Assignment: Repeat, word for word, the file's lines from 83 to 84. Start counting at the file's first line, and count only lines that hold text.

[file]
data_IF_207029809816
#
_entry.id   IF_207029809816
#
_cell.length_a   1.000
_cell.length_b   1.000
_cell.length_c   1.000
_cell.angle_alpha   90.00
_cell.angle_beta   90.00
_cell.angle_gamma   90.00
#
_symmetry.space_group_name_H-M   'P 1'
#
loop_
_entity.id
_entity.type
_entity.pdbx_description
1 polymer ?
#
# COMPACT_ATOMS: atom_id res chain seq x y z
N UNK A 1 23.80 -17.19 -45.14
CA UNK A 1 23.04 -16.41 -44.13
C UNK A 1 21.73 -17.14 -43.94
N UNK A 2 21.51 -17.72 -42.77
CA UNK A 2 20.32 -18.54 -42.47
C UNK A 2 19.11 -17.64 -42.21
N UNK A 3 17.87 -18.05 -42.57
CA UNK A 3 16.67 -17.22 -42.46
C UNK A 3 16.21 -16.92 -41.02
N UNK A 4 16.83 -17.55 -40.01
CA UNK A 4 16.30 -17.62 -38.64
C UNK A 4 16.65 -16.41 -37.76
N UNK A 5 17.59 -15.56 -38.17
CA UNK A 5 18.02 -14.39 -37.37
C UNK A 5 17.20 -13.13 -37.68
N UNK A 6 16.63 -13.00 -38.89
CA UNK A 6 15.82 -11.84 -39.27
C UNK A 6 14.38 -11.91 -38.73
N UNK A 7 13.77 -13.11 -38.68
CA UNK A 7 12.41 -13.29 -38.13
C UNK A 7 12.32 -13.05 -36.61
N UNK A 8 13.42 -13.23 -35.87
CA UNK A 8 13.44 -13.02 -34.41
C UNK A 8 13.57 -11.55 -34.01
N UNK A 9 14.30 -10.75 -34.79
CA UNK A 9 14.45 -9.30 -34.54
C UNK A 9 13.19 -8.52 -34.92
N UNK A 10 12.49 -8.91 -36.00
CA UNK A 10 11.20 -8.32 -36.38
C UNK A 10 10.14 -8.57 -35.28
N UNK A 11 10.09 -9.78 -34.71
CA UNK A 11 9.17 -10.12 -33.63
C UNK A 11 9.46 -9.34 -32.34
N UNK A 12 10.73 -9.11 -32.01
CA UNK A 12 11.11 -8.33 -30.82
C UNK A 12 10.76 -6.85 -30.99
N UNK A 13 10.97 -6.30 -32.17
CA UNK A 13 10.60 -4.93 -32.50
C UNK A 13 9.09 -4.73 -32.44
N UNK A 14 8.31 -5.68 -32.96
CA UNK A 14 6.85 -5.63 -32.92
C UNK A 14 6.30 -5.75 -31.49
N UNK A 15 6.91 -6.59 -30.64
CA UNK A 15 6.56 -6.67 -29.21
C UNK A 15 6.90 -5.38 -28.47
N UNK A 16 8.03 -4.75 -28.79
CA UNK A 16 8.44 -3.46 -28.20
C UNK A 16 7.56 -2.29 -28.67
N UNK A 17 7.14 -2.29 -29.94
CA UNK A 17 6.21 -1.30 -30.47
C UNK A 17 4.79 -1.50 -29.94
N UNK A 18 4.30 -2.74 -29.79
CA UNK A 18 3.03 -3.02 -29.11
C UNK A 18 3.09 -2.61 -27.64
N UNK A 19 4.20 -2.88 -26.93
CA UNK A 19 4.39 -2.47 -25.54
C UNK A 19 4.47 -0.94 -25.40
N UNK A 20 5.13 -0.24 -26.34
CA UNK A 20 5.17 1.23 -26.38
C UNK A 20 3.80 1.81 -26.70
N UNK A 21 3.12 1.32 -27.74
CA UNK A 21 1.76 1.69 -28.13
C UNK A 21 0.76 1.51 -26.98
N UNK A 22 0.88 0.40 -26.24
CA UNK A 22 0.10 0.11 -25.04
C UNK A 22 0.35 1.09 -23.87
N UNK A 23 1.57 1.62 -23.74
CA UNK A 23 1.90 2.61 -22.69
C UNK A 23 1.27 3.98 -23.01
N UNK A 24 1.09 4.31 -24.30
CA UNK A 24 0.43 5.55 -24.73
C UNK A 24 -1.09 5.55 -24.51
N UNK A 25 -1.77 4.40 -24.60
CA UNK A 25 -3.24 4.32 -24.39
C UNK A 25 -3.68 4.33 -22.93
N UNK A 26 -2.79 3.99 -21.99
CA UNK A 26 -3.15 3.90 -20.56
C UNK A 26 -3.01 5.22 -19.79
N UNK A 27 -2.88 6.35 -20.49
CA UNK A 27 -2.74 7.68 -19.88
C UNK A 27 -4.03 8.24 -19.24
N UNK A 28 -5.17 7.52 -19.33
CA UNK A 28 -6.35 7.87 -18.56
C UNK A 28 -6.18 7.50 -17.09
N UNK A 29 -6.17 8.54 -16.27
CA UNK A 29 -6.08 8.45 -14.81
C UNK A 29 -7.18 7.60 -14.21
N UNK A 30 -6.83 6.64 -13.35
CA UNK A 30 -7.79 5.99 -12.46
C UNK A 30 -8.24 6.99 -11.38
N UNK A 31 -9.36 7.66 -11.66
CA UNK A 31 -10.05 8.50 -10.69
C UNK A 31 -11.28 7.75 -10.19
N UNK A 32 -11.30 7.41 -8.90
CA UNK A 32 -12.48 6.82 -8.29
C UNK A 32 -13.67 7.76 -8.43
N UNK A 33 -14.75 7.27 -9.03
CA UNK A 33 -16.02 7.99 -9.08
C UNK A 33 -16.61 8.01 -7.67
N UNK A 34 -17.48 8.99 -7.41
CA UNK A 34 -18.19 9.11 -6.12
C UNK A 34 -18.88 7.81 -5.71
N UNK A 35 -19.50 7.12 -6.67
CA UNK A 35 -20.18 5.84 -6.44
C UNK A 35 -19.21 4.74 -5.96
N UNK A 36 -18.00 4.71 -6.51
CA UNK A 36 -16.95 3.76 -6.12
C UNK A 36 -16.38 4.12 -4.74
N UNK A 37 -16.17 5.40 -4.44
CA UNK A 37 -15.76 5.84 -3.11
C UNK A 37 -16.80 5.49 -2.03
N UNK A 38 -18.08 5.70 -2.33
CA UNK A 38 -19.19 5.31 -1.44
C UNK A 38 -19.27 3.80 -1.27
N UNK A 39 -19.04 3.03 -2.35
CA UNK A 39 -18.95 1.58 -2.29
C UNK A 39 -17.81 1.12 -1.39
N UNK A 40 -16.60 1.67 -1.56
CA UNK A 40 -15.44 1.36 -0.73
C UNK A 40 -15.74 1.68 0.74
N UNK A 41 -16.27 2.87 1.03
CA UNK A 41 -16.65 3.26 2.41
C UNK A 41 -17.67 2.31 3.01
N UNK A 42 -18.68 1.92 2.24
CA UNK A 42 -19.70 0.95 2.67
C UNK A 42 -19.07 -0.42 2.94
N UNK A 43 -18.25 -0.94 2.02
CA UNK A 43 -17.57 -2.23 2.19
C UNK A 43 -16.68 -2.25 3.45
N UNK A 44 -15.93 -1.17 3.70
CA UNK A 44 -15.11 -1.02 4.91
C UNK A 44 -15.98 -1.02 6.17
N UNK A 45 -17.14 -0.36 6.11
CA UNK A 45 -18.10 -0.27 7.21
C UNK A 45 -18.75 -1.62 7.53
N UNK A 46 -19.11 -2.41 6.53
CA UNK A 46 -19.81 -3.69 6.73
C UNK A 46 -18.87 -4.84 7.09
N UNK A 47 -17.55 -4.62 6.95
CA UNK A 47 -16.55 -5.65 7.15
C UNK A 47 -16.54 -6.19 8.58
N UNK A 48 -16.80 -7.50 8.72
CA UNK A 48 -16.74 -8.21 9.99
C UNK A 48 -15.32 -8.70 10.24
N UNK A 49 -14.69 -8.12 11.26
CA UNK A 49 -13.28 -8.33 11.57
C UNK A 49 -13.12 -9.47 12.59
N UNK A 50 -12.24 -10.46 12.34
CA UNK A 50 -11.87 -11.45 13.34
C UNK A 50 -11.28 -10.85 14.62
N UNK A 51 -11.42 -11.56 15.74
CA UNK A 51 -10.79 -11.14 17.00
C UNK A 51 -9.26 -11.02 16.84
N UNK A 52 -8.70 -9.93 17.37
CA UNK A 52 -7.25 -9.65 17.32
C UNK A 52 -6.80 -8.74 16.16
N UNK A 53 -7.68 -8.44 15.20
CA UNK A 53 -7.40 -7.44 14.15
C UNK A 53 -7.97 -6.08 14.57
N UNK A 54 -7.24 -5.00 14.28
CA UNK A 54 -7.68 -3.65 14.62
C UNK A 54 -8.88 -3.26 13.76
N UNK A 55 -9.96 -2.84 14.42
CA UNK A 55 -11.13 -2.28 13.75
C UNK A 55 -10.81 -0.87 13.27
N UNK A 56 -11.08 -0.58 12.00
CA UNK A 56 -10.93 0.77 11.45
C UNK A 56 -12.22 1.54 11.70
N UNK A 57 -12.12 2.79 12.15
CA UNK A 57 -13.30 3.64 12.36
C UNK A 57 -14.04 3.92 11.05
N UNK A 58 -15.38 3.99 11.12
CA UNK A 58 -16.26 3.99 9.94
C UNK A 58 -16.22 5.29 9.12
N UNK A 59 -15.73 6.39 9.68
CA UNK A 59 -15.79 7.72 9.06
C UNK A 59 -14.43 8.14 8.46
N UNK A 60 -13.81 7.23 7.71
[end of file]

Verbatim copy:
C UNK A 21 0.76 1.51 -26.98
N UNK A 22 0.88 0.40 -26.24